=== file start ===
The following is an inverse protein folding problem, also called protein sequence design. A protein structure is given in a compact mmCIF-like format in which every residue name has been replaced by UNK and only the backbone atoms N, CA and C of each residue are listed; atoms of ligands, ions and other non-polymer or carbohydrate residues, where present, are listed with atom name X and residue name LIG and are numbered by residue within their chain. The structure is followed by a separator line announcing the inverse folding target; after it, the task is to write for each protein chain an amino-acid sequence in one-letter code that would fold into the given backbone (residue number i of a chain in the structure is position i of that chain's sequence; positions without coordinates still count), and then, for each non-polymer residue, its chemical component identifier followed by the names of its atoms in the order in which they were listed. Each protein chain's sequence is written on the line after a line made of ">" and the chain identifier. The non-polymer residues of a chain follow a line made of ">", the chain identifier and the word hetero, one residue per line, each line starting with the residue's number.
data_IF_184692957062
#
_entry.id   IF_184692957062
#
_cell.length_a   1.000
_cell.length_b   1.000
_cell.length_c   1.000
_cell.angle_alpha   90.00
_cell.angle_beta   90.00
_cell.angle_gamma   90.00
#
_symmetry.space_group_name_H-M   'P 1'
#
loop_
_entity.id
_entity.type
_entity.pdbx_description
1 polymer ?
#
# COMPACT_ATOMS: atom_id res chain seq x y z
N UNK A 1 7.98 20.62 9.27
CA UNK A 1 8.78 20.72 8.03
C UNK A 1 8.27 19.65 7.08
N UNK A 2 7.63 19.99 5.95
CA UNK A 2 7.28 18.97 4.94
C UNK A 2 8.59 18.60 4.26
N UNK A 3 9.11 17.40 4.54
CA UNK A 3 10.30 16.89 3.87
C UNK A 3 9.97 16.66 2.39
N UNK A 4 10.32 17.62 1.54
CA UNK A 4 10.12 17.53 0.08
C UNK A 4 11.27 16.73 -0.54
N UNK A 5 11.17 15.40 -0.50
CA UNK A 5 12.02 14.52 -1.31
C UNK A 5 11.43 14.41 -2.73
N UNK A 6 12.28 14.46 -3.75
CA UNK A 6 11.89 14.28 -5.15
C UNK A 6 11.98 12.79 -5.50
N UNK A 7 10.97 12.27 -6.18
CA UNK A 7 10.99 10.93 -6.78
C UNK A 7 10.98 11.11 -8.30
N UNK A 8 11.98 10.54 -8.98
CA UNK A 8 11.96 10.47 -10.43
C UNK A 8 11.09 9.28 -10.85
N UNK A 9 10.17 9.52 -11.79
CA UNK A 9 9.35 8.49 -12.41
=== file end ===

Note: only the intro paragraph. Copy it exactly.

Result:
The following is an inverse protein folding problem, also called protein sequence design. A protein structure is given in a compact mmCIF-like format in which every residue name has been replaced by UNK and only the backbone atoms N, CA and C of each residue are listed; atoms of ligands, ions and other non-polymer or carbohydrate residues, where present, are listed with atom name X and residue name LIG and are numbered by residue within their chain. The structure is followed by a separator line announcing the inverse folding target; after it, the task is to write for each protein chain an amino-acid sequence in one-letter code that would fold into the given backbone (residue number i of a chain in the structure is position i of that chain's sequence; positions without coordinates still count), and then, for each non-polymer residue, its chemical component identifier followed by the names of its atoms in the order in which they were listed. Each protein chain's sequence is written on the line after a line made of ">" and the chain identifier. The non-polymer residues of a chain follow a line made of ">", the chain identifier and the word hetero, one residue per line, each line starting with the residue's number.